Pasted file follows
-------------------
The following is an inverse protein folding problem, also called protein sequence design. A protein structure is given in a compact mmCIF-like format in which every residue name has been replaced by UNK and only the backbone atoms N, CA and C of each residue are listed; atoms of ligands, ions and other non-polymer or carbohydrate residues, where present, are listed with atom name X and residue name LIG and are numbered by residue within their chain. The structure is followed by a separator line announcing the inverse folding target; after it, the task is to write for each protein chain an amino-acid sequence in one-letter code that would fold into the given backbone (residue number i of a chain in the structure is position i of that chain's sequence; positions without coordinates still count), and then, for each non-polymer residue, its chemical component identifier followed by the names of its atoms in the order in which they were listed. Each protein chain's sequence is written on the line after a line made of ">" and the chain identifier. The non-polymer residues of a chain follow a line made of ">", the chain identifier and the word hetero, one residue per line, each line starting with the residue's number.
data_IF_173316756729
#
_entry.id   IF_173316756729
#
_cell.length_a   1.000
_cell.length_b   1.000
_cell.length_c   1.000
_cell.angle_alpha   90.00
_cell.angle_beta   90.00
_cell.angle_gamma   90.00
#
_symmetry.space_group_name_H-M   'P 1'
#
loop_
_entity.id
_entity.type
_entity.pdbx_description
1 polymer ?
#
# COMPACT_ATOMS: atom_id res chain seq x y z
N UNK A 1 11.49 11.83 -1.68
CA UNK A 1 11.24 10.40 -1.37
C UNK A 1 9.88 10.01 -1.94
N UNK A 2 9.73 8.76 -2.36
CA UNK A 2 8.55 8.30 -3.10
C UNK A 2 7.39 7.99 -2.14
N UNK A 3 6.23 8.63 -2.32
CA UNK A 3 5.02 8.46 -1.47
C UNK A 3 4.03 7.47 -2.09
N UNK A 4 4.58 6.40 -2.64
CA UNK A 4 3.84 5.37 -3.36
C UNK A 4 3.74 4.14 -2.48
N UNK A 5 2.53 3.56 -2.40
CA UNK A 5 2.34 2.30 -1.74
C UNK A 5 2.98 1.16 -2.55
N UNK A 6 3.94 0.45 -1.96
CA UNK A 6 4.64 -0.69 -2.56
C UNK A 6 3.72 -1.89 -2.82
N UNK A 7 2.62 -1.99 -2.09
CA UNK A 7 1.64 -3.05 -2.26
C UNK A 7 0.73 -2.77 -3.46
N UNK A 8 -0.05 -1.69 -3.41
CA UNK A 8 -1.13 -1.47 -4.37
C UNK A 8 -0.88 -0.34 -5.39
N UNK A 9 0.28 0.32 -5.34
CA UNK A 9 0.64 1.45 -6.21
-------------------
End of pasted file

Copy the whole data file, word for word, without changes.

The following is an inverse protein folding problem, also called protein sequence design. A protein structure is given in a compact mmCIF-like format in which every residue name has been replaced by UNK and only the backbone atoms N, CA and C of each residue are listed; atoms of ligands, ions and other non-polymer or carbohydrate residues, where present, are listed with atom name X and residue name LIG and are numbered by residue within their chain. The structure is followed by a separator line announcing the inverse folding target; after it, the task is to write for each protein chain an amino-acid sequence in one-letter code that would fold into the given backbone (residue number i of a chain in the structure is position i of that chain's sequence; positions without coordinates still count), and then, for each non-polymer residue, its chemical component identifier followed by the names of its atoms in the order in which they were listed. Each protein chain's sequence is written on the line after a line made of ">" and the chain identifier. The non-polymer residues of a chain follow a line made of ">", the chain identifier and the word hetero, one residue per line, each line starting with the residue's number.
data_IF_173316756729
#
_entry.id   IF_173316756729
#
_cell.length_a   1.000
_cell.length_b   1.000
_cell.length_c   1.000
_cell.angle_alpha   90.00
_cell.angle_beta   90.00
_cell.angle_gamma   90.00
#
_symmetry.space_group_name_H-M   'P 1'
#
loop_
_entity.id
_entity.type
_entity.pdbx_description
1 polymer ?
#
# COMPACT_ATOMS: atom_id res chain seq x y z
N UNK A 1 11.49 11.83 -1.68
CA UNK A 1 11.24 10.40 -1.37
C UNK A 1 9.88 10.01 -1.94
N UNK A 2 9.73 8.76 -2.36
CA UNK A 2 8.55 8.30 -3.10
C UNK A 2 7.39 7.99 -2.14
N UNK A 3 6.23 8.63 -2.32
CA UNK A 3 5.02 8.46 -1.47
C UNK A 3 4.03 7.47 -2.09
N UNK A 4 4.58 6.40 -2.64
CA UNK A 4 3.84 5.37 -3.36
C UNK A 4 3.74 4.14 -2.48
N UNK A 5 2.53 3.56 -2.40
CA UNK A 5 2.34 2.30 -1.74
C UNK A 5 2.98 1.16 -2.55
N UNK A 6 3.94 0.45 -1.96
CA UNK A 6 4.64 -0.69 -2.56
C UNK A 6 3.72 -1.89 -2.82
N UNK A 7 2.62 -1.99 -2.09
CA UNK A 7 1.64 -3.05 -2.26
C UNK A 7 0.73 -2.77 -3.46
N UNK A 8 -0.05 -1.69 -3.41
CA UNK A 8 -1.13 -1.47 -4.37
C UNK A 8 -0.88 -0.34 -5.39
N UNK A 9 0.28 0.32 -5.34
CA UNK A 9 0.64 1.45 -6.21